Adventist Youth Honors Answer Book/Outreach/Bible Marking

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Bible Marking
South Pacific Division
See also Bible Marking - Advanced
Skill Level Unknown
Year of Introduction: Unknown

1. a. Name five different methods of Bible Marking. (b.) Explain how each method would be used. (c). List advantages and disadvantages of each.[edit | edit source]

Chain Reference

In this method, you first choose a topic and come up with a very short key for it. For instance, "Salvation by Grace" might become "SbG" or even "SG". Then you find a blank page either near the front or near the back of your Bible and write the title, the key, and the first reference, such as Col 2:14. You then turn to that reference in the Bible, and in the margin near the first reference, you write the key plus the reference to the next verse. Continue doing this until you annotate the final verse with the key and the letter "F" (for "final").


  1. You can give a quick Bible study "on the spot."
  2. It's a good way to become familiar with the Bible.
  3. It's an effective way to become familiar with a topic.
  4. You can buy preprinted sheets of stickers for the references on certain topics.

  1. You cannot change the order of study.
  2. If you lose your place, you have to start over from the beginning.
  3. Sometimes the pre-printed stickers can fall out.

Color Code

Choose a color for the topic. As you read your Bible, when you come across a passage having to do with that topic, you mark a line down the margin starting where that topic begins, and ending where the topic ends. If the passage has a subheading and the entire passage has to do with the topic, underline the subheading with that color.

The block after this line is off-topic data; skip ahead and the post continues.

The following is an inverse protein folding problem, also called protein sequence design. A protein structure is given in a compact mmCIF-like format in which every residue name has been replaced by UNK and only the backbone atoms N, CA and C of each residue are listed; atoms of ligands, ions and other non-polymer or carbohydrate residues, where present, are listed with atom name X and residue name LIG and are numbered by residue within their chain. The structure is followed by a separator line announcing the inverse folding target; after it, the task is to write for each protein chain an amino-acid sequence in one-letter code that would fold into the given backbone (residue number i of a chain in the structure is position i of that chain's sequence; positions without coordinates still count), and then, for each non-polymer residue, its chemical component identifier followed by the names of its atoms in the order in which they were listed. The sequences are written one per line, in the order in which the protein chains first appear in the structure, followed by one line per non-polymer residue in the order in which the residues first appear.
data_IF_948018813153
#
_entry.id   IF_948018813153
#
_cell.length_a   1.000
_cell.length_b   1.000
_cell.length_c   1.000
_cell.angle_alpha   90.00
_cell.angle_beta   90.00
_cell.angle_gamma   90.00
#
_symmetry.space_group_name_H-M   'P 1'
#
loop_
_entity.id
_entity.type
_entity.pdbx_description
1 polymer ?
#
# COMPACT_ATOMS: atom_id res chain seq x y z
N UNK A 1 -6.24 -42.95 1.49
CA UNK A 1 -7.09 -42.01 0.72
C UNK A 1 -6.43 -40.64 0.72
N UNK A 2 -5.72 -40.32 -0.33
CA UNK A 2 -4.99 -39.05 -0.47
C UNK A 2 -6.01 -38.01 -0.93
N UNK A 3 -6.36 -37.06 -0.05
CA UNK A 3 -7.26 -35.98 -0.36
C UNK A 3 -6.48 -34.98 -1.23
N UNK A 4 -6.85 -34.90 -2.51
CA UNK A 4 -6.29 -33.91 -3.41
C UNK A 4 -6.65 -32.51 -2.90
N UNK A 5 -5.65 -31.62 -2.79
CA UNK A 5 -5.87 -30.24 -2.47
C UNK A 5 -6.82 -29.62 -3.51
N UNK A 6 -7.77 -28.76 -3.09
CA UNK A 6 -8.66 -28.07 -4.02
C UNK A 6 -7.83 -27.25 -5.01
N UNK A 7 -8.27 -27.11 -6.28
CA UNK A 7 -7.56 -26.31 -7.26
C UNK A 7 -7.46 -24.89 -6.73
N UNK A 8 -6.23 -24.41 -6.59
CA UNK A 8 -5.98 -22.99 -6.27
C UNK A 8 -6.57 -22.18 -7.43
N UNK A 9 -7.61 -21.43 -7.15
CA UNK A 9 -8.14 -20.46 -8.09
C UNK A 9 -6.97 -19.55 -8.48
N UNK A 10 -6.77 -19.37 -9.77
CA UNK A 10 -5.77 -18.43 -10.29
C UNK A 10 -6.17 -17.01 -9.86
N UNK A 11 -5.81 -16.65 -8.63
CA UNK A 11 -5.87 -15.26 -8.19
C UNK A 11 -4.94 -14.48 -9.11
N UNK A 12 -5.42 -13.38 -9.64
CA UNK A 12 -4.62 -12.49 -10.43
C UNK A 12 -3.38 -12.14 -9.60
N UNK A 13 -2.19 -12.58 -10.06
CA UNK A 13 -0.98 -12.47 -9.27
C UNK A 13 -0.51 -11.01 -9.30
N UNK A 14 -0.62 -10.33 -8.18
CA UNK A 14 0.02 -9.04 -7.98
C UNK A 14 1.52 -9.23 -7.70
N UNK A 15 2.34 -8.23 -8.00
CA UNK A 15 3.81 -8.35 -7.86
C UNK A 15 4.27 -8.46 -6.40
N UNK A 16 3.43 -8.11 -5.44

1. Good for ongoing study of the Bible.
  2. Colors stand out.
  3. Gives a good overview of a topic.

  1. The number of distinct colors will limit the number of topics you can mark.
  2. You have to have the right color marker with you when you come across a reference.
  3. Too many colors or an overmarked Bible will render the annotations useless.
  4. Not good for a sequential study - such as where a prophecy is made and where its fulfillment is recorded.

Cross Reference

1. Where you have found two or more texts speaking about the same subject you can, alongside one of these texts, in the margin, write the reference to those other texts. Then go to those other texts and write the reference of the first text. 2. If it is to do with only a word or a phrase from the text that you wish to support from other texts, then place an "R" alongside that word or phrase.


  1. Can be added to.
  2. Not limited by subjects.
  3. Quick support for a difficult text.

  1. Limited by space in margin for reference.
  2. You need to know where to start.
  3. Hard to follow through a complete study.

Many Bible's have this type of reference in them when printed.

Highlighting or Underlining

  1. Emphasize just one word or phrase in the section. Just enough to make the thought that you want to stand out.
  2. This can be done in a number of ways:
    1. A neat line under the word - preferably in a color to suit your total marking system.
    2. Keep a pencil or fine biro - only one color just for underlining.
    3. If you are very neat and careful, a very effective way is to just write over the letters to thicken them a little BUT test the steadiness of your hand and the suitability of the pen on something first.